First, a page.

Most pho places will have a vegetarian option. In my neighbourhood, PHO 77 (15230 Russell, White Rock) makes one with vegetable stock, packed with noodles, carrots, bok choy, and a huge pile of bean sprouts, lime, and Thai basil to add to your liking. I like just eating the bean sprouts like crudite. A little hot sauce is necessary, too.

Next door to PHO 77 is PENANG SZECHUAN CUISINE (15228 Russell, White Rock), a Malaysian restaurant. I went by myself, so I couldn’t try everything I wanted on their menu. Their Gado Gado salad is bean sprouts, carrots, and celery thinly sliced, mixed with peanut dressing, and topped with fried tofu cubes. Their Thai Special Tofu is also crispy fried and tossed in a sweet sticky sauce with vegetables. I took my leftovers home and reinvented the dish with added ramen noodles and zucchini.

A lot of restaurants have at least one vegetarian option that can sometimes be made vegan by asking them to leave off the cheese. But you can get tired of a veggie burger. My absolute favourite cuisine to eat out has become Lebanese because there are just so many different options. Falafel gives me the deep fried indulgence that I crave, except it’s pretty healthy. CRISPY FALAFEL (1570 Johnston, White Rock) in my neighbourhood is a tiny corner shop for quick takeout. Their falafel are dark and crunchy, their tabbouleh is loaded with parsley, and their dolma are vegetarian. The plate comes with many side dishes, almost too much food for one.

NUBA (207 W Hastings, Vancouver) has two locations downtown. This is Lebanese for a fancier night out. They offer a number of small plates, so it really is best to eat with friends. I had their garden falafel, made green with a lot of vegetables, and served with hummus, red cabbage, avocado, and pita in the bread basket. The food went well with a homemade ginger beer, capped with the baklava sampler. I ate two pieces, then took the rest home to enjoy for the rest of the week.

My brother’s bar of choice is STORMCROW (1305 Commercial, Vancouver). We were only there for drinks, but ordered some fried cauliflower to snack on. Deep fried foods is probably what I crave most. I love fish and chips, fried chicken, and chicken fried steak when I’m travelling in the US. But this is an incredibly easy craving to sate for vegans. Anything can be dunked into a batter (no eggs required–just use sparkling water or beer) and deep fried. It’s about the grease and the crunch, not so much what’s underneath.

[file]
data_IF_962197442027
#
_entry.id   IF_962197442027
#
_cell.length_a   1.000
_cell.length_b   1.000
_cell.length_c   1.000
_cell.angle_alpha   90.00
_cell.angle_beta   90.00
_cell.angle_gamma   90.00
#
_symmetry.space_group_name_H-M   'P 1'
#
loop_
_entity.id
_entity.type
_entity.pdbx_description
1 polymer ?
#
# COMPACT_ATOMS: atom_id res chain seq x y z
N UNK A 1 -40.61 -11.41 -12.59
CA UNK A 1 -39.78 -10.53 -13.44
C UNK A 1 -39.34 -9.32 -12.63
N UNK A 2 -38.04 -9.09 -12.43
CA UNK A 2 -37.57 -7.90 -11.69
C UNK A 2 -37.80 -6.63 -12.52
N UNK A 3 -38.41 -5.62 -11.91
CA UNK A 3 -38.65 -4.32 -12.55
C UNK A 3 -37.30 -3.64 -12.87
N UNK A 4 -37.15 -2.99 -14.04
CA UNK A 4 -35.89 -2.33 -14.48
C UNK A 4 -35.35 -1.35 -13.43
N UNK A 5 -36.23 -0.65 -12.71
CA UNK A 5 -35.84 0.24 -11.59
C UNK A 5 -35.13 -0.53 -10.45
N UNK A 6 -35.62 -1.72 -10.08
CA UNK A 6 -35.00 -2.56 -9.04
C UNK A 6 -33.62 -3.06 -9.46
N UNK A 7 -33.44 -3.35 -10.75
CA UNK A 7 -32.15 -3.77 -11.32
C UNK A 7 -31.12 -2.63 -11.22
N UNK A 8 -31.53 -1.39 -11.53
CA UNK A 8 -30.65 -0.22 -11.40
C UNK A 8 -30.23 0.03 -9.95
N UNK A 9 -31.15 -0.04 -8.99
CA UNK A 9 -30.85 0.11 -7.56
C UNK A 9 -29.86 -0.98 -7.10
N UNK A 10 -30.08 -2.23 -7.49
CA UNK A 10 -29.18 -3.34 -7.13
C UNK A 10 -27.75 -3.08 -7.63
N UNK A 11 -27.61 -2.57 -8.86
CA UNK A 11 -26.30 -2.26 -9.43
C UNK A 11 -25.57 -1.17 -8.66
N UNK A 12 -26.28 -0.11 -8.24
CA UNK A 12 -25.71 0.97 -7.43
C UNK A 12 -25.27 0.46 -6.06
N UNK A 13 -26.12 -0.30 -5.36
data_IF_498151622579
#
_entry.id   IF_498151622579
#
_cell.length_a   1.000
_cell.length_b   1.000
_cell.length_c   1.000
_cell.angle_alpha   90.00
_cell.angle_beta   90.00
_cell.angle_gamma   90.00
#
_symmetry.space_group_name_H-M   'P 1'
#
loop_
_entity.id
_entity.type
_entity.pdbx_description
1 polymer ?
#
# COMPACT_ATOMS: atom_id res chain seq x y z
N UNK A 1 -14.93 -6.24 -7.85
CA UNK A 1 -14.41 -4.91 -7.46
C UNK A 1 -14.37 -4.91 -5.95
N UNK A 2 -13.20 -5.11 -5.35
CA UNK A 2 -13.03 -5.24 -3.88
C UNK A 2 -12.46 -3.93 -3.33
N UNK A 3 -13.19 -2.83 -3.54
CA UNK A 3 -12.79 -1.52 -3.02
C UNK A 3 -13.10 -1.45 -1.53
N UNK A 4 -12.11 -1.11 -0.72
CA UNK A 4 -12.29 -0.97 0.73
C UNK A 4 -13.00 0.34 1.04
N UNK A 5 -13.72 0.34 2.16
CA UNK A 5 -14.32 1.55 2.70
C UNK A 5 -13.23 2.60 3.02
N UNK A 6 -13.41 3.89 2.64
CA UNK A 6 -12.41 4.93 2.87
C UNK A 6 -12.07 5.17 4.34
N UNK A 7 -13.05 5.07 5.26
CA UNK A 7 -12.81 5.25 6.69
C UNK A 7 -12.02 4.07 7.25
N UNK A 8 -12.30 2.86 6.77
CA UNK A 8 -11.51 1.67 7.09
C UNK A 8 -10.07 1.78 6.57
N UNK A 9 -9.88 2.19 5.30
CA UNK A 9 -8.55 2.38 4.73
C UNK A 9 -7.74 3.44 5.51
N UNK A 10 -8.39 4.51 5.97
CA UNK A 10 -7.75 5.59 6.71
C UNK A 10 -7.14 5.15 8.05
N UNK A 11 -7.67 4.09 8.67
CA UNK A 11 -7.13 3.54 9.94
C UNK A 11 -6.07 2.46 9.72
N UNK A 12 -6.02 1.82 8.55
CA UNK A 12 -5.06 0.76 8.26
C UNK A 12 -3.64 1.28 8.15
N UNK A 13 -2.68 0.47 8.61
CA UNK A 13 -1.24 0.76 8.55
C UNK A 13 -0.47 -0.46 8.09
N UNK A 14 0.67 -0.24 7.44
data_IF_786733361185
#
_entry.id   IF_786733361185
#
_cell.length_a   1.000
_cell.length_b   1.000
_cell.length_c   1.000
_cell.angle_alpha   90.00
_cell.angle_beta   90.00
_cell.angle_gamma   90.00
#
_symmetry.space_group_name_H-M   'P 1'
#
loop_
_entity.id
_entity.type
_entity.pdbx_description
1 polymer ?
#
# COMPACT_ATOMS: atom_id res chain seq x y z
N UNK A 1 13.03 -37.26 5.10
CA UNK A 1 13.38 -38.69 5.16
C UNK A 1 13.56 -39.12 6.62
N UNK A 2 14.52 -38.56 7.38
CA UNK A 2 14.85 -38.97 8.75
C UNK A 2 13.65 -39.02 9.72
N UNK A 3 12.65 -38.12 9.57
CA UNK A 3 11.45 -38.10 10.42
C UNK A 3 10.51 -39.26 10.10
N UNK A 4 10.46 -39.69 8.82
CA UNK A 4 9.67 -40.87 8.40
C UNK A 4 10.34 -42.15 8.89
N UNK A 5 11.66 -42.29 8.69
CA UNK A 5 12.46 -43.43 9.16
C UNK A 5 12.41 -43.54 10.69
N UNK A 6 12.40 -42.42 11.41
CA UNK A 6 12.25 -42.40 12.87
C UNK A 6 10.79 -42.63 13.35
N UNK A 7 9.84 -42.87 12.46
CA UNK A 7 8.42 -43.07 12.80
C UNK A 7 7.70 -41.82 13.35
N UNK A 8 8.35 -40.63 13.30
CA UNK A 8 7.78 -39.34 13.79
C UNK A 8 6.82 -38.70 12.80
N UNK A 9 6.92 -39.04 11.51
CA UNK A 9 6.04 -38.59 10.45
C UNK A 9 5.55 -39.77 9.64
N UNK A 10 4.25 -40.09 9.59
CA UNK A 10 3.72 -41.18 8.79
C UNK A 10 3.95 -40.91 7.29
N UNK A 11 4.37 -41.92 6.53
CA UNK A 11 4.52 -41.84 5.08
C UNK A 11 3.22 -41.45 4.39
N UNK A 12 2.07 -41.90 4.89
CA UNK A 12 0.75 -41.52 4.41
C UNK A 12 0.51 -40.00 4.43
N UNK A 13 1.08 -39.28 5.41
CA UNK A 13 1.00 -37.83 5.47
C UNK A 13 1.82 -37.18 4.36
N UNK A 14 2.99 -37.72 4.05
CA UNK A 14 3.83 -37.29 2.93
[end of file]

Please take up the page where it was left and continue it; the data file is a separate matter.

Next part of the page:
We had eaten lunch earlier, at BON CHAZ (426 W Hastings, Vancouver), a sandwich shop which bakes their own bread. (They call them baguettes, but it’s a pretty generic white bread.) Their trick is cutting two sections into the bread to make a kind of club roll. BON CHAZ’s vegan sandwich is hummus with cucumber, tomato, and romaine lettuce.

I’m lucky where I live. Vancouver is a city of multicultural cuisine, as well as an environmental and health conscious place. It’s a big city with a lot of choice. But when travelling, you can’t always be sure of the comforts of home. Earlier this summer, we visited my great aunt in Sechelt, a tiny coastal city north of Vancouver, accessible by the ferry. You might not expect to find the same kind of choice in a small town, but a lot of BC’s small towns are populated by aging hippies. My aunt suggested STRAIT COFFEE (4330 Sunshine Coast Highway, Sechelt), a cafe serving sandwiches and baked goods. Instead of the veggie sandwich, I tried the risotto pie, layered with beets, and served with a green salad. This isn’t vegan–it has feta inside–but it was such a novelty, I wanted to try it, so I could try to make it at home.

Eating vegan at home is easy and more fun than I thought it would be when I began this experiment. I like it. It’s not only about adding new dishes to my repertoire, but adding new skills and techniques. Still, eating out is a great treat, and I’m so lucky for the variety in my city.